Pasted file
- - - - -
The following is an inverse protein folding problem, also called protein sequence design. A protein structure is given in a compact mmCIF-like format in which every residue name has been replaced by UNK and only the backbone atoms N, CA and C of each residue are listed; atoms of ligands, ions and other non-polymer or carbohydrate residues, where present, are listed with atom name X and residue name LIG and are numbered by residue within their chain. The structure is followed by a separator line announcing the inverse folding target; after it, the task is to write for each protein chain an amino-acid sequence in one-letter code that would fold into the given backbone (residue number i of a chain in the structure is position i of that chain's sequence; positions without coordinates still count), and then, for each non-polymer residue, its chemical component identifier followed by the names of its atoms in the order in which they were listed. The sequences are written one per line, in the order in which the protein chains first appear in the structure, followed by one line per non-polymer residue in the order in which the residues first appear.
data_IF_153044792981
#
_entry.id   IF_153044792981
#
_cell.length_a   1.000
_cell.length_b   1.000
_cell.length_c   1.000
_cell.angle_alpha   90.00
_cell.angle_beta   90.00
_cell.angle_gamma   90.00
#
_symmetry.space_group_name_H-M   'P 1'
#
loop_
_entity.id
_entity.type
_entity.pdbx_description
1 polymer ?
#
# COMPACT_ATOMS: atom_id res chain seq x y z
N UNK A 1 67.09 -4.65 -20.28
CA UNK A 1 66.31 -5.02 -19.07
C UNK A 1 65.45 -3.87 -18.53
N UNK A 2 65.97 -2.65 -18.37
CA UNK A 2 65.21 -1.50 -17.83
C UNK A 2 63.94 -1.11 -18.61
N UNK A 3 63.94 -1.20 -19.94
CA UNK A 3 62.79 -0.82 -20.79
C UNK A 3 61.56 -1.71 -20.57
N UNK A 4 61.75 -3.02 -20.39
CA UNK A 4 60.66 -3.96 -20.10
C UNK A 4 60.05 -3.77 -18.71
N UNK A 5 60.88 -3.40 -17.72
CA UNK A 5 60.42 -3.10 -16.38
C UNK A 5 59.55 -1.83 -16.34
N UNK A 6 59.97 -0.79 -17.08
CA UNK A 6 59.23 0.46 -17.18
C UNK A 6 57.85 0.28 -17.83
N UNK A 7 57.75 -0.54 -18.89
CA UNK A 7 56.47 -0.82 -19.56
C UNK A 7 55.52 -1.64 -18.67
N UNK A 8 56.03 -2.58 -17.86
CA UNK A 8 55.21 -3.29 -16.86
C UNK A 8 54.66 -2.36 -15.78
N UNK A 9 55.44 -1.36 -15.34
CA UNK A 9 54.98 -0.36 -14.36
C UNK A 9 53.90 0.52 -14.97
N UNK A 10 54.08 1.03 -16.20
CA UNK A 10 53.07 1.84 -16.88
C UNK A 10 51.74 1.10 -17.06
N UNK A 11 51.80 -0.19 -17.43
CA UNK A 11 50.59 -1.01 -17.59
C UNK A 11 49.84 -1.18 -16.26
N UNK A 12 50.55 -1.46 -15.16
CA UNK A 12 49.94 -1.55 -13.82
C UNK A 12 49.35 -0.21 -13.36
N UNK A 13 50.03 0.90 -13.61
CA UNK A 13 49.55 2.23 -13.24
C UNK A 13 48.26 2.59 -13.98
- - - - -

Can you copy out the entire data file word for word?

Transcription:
The following is an inverse protein folding problem, also called protein sequence design. A protein structure is given in a compact mmCIF-like format in which every residue name has been replaced by UNK and only the backbone atoms N, CA and C of each residue are listed; atoms of ligands, ions and other non-polymer or carbohydrate residues, where present, are listed with atom name X and residue name LIG and are numbered by residue within their chain. The structure is followed by a separator line announcing the inverse folding target; after it, the task is to write for each protein chain an amino-acid sequence in one-letter code that would fold into the given backbone (residue number i of a chain in the structure is position i of that chain's sequence; positions without coordinates still count), and then, for each non-polymer residue, its chemical component identifier followed by the names of its atoms in the order in which they were listed. The sequences are written one per line, in the order in which the protein chains first appear in the structure, followed by one line per non-polymer residue in the order in which the residues first appear.
data_IF_153044792981
#
_entry.id   IF_153044792981
#
_cell.length_a   1.000
_cell.length_b   1.000
_cell.length_c   1.000
_cell.angle_alpha   90.00
_cell.angle_beta   90.00
_cell.angle_gamma   90.00
#
_symmetry.space_group_name_H-M   'P 1'
#
loop_
_entity.id
_entity.type
_entity.pdbx_description
1 polymer ?
#
# COMPACT_ATOMS: atom_id res chain seq x y z
N UNK A 1 67.09 -4.65 -20.28
CA UNK A 1 66.31 -5.02 -19.07
C UNK A 1 65.45 -3.87 -18.53
N UNK A 2 65.97 -2.65 -18.37
CA UNK A 2 65.21 -1.50 -17.83
C UNK A 2 63.94 -1.11 -18.61
N UNK A 3 63.94 -1.20 -19.94
CA UNK A 3 62.79 -0.82 -20.79
C UNK A 3 61.56 -1.71 -20.57
N UNK A 4 61.75 -3.02 -20.39
CA UNK A 4 60.66 -3.96 -20.10
C UNK A 4 60.05 -3.77 -18.71
N UNK A 5 60.88 -3.40 -17.72
CA UNK A 5 60.42 -3.10 -16.38
C UNK A 5 59.55 -1.83 -16.34
N UNK A 6 59.97 -0.79 -17.08
CA UNK A 6 59.23 0.46 -17.18
C UNK A 6 57.85 0.28 -17.83
N UNK A 7 57.75 -0.54 -18.89
CA UNK A 7 56.47 -0.82 -19.56
C UNK A 7 55.52 -1.64 -18.67
N UNK A 8 56.03 -2.58 -17.86
CA UNK A 8 55.21 -3.29 -16.86
C UNK A 8 54.66 -2.36 -15.78
N UNK A 9 55.44 -1.36 -15.34
CA UNK A 9 54.98 -0.36 -14.36
C UNK A 9 53.90 0.52 -14.97
N UNK A 10 54.08 1.03 -16.20
CA UNK A 10 53.07 1.84 -16.88
C UNK A 10 51.74 1.10 -17.06
N UNK A 11 51.80 -0.19 -17.43
CA UNK A 11 50.59 -1.01 -17.59
C UNK A 11 49.84 -1.18 -16.26
N UNK A 12 50.55 -1.46 -15.16
CA UNK A 12 49.94 -1.55 -13.82
C UNK A 12 49.35 -0.21 -13.36
N UNK A 13 50.03 0.90 -13.61
CA UNK A 13 49.55 2.23 -13.24
C UNK A 13 48.26 2.59 -13.98